At some point inside the next 24 hours, Window 10 will “launch” in New Zealand, before spreading out across the globe. To a certain extent. Of course, for the more than 5 million folks currently testing the software, its “launch” is almost a non-event.

For the following cycles of individuals and businesses that will get the code over the coming weeks and months, the start of the launch cycle matters as it dictates the undertaking of the rollout cycle that will get Windows 10 into their hands. But the Midnight Moment, such as it is, doesn’t matter too much. If you wanted Windows 10 a week ago, you could have had it. Still, there is something notable about the end of a liminal state.

All that aside, should you use Windows 10?

Windows As A Service

Core to the launch tension we just highlighted is the fact that Microsoft intends to update Windows 10 on a continual basis from today on out. That’s to say that the final bits that it sends to OEMs, or you and I, are not final at all, but merely represent where the code was that day. Again, this tears at the concept of “launch,” but we can set aside that issue for now.


Windows 10 is a far superior operating system than Windows 8, or Windows 8.1. And, during its development cycle, I’ve come to like Windows 10 more than Windows 7, which previously held the title in my mind as the finest version of Windows ever made.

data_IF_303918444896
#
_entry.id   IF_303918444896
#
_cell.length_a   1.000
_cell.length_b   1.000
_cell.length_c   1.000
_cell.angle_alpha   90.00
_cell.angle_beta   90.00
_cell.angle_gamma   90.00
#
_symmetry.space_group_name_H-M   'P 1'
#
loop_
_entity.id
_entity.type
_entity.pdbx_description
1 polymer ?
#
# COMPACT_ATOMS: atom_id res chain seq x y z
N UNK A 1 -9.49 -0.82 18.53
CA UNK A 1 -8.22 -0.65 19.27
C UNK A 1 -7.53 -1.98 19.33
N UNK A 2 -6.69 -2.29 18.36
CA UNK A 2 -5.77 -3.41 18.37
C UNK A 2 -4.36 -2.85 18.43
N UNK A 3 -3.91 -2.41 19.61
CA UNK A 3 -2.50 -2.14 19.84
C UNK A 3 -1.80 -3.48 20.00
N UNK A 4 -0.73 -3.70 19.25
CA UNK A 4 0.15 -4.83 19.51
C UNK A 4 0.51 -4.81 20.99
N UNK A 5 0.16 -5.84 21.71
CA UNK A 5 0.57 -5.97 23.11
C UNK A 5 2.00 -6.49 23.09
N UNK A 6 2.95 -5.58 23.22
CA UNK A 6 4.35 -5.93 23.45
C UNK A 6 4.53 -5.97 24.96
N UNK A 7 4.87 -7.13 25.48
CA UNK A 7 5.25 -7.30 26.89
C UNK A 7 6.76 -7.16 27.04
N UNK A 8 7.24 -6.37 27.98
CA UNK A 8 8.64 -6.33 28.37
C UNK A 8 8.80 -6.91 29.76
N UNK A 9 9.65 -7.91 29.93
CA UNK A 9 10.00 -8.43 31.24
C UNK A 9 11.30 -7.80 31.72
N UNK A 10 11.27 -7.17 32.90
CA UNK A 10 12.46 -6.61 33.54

Windows 10 combines the modern — an app store, Cortana, a new browser, and so forth — with a comfortable helping of the traditional, including, yes, the return of the Start Menu. I was unsure initially if Microsoft could manage a fusion of what worked in Windows 8 and Windows Phone, and the core DNA of Windows 7. Color me pleasantly surprised.

If you are on a PC at all, Windows 10 is where you want to go. That it is free — for now — only makes the point simpler.


I’m a terrible product reviewer. If you want a granular breakdown of Windows 10 on a feature-by-feature basis, Tom Warren has done the job masterfully. His final score of 8.8 out of 10 matches my own view that the code is in decent shape for launch.

A Windows 10 sign on Microsoft's campus.

Briefly, it’s worth considering how much there is in Windows 10 that is new. The inclusion of Cortana adds a new way to interact with your desktop computer into the mix. Edge is the future replacement of Internet Explorer, meaning that after several decades, Microsoft is trying to re-take over the Internet. The app store is better. The Start Menu is a refinement of the largely failed Start Screen. And it works pretty well. I don’t use it much, but it seems that the rest of the Windows community is a fan.

If the company can quickly demonstrate that consumers are adopting Windows 10 en masse, it will be easier to command developer attention.

Summing slightly, using Windows 10 is mostly a standard experience because it works. I feel similarly about my Macbook Air that I use at the office. It works. Nothing gets in my way, and nothing slows me down. That Windows 10 has managed that level of competency this early in its life is encouraging.

(For what it’s worth, I’m granting Windows 10 a slight allowance to have the occasional bug. It still does. But those won’t last, and they don’t matter in a long-term perspective about Windows 10. What matters to me is that the operating system’s commanding heights are in good shape.)